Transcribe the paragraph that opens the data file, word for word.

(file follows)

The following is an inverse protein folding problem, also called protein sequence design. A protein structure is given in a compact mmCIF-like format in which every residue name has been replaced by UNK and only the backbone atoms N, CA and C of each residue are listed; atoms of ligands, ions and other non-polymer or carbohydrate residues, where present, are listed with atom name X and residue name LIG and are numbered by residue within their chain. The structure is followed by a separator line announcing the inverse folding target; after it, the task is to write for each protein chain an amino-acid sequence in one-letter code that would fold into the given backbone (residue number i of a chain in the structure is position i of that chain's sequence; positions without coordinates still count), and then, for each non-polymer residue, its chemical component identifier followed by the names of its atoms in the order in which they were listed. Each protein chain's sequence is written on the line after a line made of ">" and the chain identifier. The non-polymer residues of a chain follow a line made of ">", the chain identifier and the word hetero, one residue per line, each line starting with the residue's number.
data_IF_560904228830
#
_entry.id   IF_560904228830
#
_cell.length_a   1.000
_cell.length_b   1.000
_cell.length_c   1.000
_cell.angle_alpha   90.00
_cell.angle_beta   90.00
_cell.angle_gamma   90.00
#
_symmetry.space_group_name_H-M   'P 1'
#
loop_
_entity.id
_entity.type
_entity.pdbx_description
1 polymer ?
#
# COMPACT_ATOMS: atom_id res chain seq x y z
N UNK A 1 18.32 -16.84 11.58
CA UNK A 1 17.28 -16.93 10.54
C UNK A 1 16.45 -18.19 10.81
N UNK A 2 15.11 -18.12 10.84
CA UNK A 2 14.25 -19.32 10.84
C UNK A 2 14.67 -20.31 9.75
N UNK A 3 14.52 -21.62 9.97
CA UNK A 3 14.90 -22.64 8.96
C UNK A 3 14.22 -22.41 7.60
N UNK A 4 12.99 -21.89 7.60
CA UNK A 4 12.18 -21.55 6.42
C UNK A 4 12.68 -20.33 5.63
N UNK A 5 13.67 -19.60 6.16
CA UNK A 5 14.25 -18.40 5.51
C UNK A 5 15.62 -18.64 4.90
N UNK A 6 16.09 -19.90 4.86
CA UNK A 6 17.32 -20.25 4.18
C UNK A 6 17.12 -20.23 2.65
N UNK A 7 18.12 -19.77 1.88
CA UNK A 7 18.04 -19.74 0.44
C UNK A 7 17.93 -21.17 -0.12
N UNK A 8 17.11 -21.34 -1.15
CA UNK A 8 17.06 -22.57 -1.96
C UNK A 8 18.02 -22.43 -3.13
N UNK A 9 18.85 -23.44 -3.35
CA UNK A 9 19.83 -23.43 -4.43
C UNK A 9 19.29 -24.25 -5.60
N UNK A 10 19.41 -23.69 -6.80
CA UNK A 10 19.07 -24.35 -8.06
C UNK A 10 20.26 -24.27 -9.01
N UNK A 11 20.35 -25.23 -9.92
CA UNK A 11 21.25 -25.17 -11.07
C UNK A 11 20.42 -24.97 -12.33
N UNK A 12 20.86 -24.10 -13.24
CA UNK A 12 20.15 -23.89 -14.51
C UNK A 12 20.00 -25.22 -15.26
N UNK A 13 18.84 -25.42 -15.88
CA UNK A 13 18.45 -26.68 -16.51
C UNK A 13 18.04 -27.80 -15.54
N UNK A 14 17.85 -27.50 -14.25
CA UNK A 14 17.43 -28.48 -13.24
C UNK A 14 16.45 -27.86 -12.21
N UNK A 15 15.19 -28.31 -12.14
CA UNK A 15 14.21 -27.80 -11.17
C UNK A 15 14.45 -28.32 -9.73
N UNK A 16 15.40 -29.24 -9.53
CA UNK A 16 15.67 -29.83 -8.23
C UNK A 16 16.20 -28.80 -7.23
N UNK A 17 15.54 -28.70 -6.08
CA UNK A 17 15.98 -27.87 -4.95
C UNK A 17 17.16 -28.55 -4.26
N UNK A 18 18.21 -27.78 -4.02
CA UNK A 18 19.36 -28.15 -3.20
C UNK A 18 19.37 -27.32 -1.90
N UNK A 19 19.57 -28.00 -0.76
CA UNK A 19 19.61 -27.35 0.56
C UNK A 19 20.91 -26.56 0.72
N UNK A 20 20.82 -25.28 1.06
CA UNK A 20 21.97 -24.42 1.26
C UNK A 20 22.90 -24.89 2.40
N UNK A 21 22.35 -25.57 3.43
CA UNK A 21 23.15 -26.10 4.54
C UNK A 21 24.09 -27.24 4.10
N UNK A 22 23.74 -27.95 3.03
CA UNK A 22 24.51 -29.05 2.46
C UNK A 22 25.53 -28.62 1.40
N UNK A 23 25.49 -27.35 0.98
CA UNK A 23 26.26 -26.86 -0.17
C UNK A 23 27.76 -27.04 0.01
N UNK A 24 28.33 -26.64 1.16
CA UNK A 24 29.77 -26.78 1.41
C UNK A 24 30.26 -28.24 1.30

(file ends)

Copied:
The following is an inverse protein folding problem, also called protein sequence design. A protein structure is given in a compact mmCIF-like format in which every residue name has been replaced by UNK and only the backbone atoms N, CA and C of each residue are listed; atoms of ligands, ions and other non-polymer or carbohydrate residues, where present, are listed with atom name X and residue name LIG and are numbered by residue within their chain. The structure is followed by a separator line announcing the inverse folding target; after it, the task is to write for each protein chain an amino-acid sequence in one-letter code that would fold into the given backbone (residue number i of a chain in the structure is position i of that chain's sequence; positions without coordinates still count), and then, for each non-polymer residue, its chemical component identifier followed by the names of its atoms in the order in which they were listed. Each protein chain's sequence is written on the line after a line made of ">" and the chain identifier. The non-polymer residues of a chain follow a line made of ">", the chain identifier and the word hetero, one residue per line, each line starting with the residue's number.